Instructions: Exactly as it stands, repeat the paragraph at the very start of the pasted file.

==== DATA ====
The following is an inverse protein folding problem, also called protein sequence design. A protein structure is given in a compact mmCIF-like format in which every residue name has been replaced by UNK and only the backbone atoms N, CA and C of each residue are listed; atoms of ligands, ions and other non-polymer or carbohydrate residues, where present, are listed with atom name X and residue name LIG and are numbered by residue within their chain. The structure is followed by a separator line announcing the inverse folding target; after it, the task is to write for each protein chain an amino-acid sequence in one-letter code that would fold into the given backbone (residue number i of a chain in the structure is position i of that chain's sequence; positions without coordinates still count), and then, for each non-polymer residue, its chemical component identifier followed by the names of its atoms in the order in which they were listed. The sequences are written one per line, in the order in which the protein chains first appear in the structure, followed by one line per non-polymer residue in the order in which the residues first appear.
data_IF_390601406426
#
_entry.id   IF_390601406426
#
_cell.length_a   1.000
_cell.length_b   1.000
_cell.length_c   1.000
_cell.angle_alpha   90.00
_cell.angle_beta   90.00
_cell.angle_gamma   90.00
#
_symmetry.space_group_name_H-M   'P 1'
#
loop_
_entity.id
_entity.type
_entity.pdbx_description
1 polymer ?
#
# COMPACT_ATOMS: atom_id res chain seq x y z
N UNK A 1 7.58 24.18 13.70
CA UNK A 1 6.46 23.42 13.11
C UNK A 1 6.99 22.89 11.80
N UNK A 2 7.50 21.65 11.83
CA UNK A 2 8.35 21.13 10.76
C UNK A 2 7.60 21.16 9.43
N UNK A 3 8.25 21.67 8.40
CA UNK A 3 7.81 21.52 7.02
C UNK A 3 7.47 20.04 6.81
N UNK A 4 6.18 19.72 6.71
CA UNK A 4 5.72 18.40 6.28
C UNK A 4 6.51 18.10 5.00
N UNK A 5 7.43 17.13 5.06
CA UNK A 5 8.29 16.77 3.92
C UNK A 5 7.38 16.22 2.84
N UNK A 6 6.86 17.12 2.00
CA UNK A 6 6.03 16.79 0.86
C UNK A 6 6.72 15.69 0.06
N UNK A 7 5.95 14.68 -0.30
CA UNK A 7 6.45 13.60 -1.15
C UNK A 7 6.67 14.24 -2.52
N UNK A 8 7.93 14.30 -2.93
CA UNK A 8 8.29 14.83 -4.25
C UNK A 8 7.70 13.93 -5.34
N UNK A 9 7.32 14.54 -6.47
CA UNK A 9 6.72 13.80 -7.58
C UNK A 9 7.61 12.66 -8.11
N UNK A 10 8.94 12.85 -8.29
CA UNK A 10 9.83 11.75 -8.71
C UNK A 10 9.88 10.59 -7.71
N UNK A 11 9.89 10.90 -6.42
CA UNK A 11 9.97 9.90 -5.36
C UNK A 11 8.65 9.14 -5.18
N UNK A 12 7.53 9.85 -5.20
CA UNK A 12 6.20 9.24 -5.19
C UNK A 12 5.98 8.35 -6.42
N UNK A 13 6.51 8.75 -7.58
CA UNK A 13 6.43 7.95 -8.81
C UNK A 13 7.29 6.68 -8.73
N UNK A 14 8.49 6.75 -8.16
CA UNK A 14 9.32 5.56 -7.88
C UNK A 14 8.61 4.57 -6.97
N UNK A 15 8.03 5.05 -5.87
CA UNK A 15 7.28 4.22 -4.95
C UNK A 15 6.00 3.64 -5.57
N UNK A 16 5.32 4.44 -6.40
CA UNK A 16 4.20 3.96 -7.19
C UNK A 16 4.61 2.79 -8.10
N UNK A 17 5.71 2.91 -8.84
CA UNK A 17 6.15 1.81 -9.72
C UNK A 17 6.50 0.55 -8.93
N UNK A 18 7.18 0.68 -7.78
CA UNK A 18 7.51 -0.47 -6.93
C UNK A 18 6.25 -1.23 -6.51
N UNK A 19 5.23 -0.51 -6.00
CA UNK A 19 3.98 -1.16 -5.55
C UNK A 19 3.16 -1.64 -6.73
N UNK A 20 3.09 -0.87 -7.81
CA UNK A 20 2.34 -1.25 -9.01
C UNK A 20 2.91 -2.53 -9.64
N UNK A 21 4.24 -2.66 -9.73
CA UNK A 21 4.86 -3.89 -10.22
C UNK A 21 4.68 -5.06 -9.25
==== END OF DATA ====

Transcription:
The following is an inverse protein folding problem, also called protein sequence design. A protein structure is given in a compact mmCIF-like format in which every residue name has been replaced by UNK and only the backbone atoms N, CA and C of each residue are listed; atoms of ligands, ions and other non-polymer or carbohydrate residues, where present, are listed with atom name X and residue name LIG and are numbered by residue within their chain. The structure is followed by a separator line announcing the inverse folding target; after it, the task is to write for each protein chain an amino-acid sequence in one-letter code that would fold into the given backbone (residue number i of a chain in the structure is position i of that chain's sequence; positions without coordinates still count), and then, for each non-polymer residue, its chemical component identifier followed by the names of its atoms in the order in which they were listed. The sequences are written one per line, in the order in which the protein chains first appear in the structure, followed by one line per non-polymer residue in the order in which the residues first appear.